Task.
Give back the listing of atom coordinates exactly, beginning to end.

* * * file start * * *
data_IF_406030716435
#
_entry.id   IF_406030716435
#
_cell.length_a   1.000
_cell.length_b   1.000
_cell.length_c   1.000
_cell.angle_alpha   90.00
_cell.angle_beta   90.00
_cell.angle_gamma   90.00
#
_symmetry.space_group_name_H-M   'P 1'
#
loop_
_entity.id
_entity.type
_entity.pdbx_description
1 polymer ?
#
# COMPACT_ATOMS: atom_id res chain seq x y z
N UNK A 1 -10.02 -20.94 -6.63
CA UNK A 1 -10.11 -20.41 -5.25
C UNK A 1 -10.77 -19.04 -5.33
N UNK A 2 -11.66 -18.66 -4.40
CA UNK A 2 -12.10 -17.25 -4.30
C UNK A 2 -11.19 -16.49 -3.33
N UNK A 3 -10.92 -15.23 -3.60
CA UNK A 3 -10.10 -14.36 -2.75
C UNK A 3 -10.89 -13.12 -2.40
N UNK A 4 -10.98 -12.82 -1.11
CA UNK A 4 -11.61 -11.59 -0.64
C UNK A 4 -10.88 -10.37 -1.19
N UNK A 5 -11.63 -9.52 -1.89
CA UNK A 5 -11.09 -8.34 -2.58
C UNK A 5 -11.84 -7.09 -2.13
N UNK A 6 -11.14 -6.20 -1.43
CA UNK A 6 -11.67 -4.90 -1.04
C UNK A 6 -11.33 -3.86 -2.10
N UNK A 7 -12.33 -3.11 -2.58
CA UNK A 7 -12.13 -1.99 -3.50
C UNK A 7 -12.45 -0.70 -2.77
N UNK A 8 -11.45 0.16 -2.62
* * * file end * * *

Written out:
data_IF_406030716435
#
_entry.id   IF_406030716435
#
_cell.length_a   1.000
_cell.length_b   1.000
_cell.length_c   1.000
_cell.angle_alpha   90.00
_cell.angle_beta   90.00
_cell.angle_gamma   90.00
#
_symmetry.space_group_name_H-M   'P 1'
#
loop_
_entity.id
_entity.type
_entity.pdbx_description
1 polymer ?
#
# COMPACT_ATOMS: atom_id res chain seq x y z
N UNK A 1 -10.02 -20.94 -6.63
CA UNK A 1 -10.11 -20.41 -5.25
C UNK A 1 -10.77 -19.04 -5.33
N UNK A 2 -11.66 -18.66 -4.40
CA UNK A 2 -12.10 -17.25 -4.30
C UNK A 2 -11.19 -16.49 -3.33
N UNK A 3 -10.92 -15.23 -3.60
CA UNK A 3 -10.10 -14.36 -2.75
C UNK A 3 -10.89 -13.12 -2.40
N UNK A 4 -10.98 -12.82 -1.11
CA UNK A 4 -11.61 -11.59 -0.64
C UNK A 4 -10.88 -10.37 -1.19
N UNK A 5 -11.63 -9.52 -1.89
CA UNK A 5 -11.09 -8.34 -2.58
C UNK A 5 -11.84 -7.09 -2.13
N UNK A 6 -11.14 -6.20 -1.43
CA UNK A 6 -11.67 -4.90 -1.04
C UNK A 6 -11.33 -3.86 -2.10
N UNK A 7 -12.33 -3.11 -2.58
CA UNK A 7 -12.13 -1.99 -3.50
C UNK A 7 -12.45 -0.70 -2.77
N UNK A 8 -11.45 0.16 -2.62